Friday, April 28, 2017
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In May, Mary de Paor attended the seminar on Personal Budgets and individualized funding held in Dublin. Here she reviews the various contributions by a number of experts from Ireland and the United Kingdom...

Inclusion Ireland and Down Syndrome Ireland hosted a seminar on ‘Personal Budgets’ at the Gibson Hotel in Dublin, on the morning of 30 May 2016. The conference room was bulging with people with disabilities and family members who were anxious to hear about new/better ways to access the supports they need and want in order to achieve greater choice and independence.

Deirdre Corby introduces HIQA‘s new guide and leaflet, designed to support people who use services in making their own decisions about their lives.

HIQA have published a new guide called Supporting people’s autonomy: a guidance document, and also a separate explanatory leaflet called My Choices: My Autonomy. The reason for putting this guide together was to help support people who use services to make their own choices and decisions about their lives.

Niamh McEnerney, member of the Dublin Mid Leinster (DML) End-of-Life Sub-Group, shares her findings from her research, which asked the question: What are the end-of-life needs of Adults with Intellectual Disability?

Ireland’s independent health safety, quality and accountability regulatory body, The Health Information & Quality Authority (HIQA) published the National Standards for Residential Services for Children and Adults with Disabilities in 2013. Within these standards, the need for appropriate end-of-life care for adults with Intellectual Disability (ID) was highlighted.

Jeanette McCallion welcomes movement towards a community-based social care model, but cautions that complex medical needs among people with intellectual disability still require medical services, previously provided in congregated settings, to be maintained and improved in this environment.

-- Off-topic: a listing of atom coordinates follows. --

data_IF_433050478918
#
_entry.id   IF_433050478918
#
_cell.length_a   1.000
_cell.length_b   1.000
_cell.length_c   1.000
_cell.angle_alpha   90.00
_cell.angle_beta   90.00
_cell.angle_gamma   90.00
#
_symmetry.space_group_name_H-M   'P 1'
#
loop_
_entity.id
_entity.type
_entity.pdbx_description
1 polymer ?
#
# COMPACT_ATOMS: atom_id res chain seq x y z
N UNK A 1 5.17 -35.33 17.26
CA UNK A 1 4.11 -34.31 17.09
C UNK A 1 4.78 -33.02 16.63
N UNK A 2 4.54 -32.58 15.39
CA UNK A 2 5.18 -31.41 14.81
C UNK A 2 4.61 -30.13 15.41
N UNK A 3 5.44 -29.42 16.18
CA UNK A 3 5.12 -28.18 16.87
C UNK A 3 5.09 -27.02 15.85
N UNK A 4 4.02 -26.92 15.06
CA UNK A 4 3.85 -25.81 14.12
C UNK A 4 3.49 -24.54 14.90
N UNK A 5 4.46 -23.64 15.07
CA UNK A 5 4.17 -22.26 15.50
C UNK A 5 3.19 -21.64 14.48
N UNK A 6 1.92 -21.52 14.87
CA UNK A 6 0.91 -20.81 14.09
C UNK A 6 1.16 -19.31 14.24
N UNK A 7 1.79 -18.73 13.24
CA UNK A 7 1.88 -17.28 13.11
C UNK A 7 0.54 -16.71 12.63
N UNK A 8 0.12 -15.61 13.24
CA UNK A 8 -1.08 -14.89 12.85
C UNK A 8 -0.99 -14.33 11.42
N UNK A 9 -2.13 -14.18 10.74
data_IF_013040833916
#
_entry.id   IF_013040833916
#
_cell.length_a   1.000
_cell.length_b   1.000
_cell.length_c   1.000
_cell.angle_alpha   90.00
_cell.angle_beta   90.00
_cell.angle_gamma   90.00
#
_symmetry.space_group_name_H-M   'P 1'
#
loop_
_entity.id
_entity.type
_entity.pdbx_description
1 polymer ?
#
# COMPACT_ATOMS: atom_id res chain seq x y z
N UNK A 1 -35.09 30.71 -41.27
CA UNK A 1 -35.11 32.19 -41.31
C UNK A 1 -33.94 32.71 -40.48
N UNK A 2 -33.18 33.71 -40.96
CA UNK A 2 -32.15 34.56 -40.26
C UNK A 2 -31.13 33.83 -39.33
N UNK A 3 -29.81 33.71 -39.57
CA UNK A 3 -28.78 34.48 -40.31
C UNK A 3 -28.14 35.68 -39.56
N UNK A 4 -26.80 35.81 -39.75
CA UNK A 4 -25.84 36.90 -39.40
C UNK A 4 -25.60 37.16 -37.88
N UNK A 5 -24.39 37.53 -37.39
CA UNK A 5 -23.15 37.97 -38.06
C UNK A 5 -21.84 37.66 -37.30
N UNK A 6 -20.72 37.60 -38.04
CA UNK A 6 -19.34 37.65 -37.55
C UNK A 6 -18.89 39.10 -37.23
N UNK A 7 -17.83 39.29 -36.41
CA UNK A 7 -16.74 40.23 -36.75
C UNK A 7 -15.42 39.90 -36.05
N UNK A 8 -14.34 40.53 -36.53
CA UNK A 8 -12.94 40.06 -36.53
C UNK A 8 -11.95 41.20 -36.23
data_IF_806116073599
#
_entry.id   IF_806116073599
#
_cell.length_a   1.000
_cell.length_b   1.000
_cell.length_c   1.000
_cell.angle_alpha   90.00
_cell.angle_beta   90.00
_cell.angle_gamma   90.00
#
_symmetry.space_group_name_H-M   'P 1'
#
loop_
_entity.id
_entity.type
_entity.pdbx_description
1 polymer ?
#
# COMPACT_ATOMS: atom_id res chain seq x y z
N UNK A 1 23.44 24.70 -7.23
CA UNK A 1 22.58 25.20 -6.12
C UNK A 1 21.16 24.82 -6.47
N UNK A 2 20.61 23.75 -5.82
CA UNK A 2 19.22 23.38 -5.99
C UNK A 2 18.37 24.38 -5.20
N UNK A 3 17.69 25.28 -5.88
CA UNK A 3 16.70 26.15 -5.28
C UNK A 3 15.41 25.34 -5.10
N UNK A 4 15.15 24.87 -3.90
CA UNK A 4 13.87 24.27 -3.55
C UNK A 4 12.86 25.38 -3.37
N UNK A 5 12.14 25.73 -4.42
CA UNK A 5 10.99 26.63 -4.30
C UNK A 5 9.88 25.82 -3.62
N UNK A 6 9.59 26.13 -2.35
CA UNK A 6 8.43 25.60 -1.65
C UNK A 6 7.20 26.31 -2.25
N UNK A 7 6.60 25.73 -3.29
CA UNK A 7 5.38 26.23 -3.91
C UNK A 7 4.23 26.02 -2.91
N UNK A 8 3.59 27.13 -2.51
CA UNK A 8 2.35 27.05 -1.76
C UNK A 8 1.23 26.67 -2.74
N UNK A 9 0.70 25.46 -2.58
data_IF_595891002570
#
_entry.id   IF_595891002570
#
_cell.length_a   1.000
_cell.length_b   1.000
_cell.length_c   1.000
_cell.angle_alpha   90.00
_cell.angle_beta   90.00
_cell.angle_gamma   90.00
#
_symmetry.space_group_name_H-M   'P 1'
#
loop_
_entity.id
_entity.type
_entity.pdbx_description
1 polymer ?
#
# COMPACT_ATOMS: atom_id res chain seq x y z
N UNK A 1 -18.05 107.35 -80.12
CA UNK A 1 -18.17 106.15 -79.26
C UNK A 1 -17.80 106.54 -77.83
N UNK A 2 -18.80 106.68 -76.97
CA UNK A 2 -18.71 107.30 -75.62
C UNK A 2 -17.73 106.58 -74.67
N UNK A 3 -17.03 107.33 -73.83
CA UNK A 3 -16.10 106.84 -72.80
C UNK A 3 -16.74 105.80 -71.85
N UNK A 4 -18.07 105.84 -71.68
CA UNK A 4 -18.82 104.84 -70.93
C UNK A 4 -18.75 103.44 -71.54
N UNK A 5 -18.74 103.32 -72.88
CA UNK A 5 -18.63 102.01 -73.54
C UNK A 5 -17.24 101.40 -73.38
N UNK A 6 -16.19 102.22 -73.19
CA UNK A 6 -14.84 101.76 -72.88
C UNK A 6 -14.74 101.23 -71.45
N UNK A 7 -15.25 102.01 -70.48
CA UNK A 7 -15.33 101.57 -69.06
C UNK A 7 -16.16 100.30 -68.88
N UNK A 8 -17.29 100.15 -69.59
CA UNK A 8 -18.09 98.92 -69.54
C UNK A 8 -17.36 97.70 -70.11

Jeanette and Cliona

In December last I watched RTE’s Primetime Investigates on Áras Attracta, Bungalow 3. Knowing in advance that the footage would be bad, I debated with myself whether I should make myself watch it or not. The main reason for my unease is that my seventeen year old sister Cliona has profound ID as well as an extreme epilepsy syndrome that no seizure drug has ever been able to influence.

Registered Intellectual Disability Nurses (RNID’s) are unique, being the only group of professionals who are educated solely to work with people with an intellectual disability (ID) (Northway et al 2006). This specialised education is only available in Ireland and the UK. RNIDs work in a wide range of settings, and have a diversity of roles and skills (one of which is care planning)

Kathleen Lynch, TD, Minister for primary Care, Social Care (Disabilities/older people) and Mental Health introduces Frontline's first e-publication and in doing so addresses the issues of Standards, Regulation and Quality of life.

Kathleen-Lynch-TD

People with disabilities should be given the opportunity to live as full a life as possible and to live with their families, and as part of their communities, for as long as possible. Every person who uses our disability services and our services for older people, is entitled to expect and receive supports of the highest standard and to live in an atmosphere of safety and care.

by Maura O'Loughlin, Quality, Compliance & Training Manager, Sunbeam House Services

Support services for people with disabilities have focused a significant amount of time, energy, and resources, over the past 16 months adjusting to a regulatory environment. The Health Information & Quality Authority (HIQA) has been inspecting services for people with disabilities since November 2013. All agencies must be registered within a three-year timeframe that commenced in 2013...

Joe Wolfe takes a critical look at the effects of a more stringent approach to the application of standards and regulation in services for people with intellectual disabilities.

The Health Information and Quality Authority (HIQA) is the statutory authority with responsibility for registering and inspecting residential services for people with disabilities in Ireland. The regulations for residential services were enacted in 2013. Inspections have commenced with a number of services having undergone registration inspections, while some have had monitoring inspections and others have undergone both types of inspection...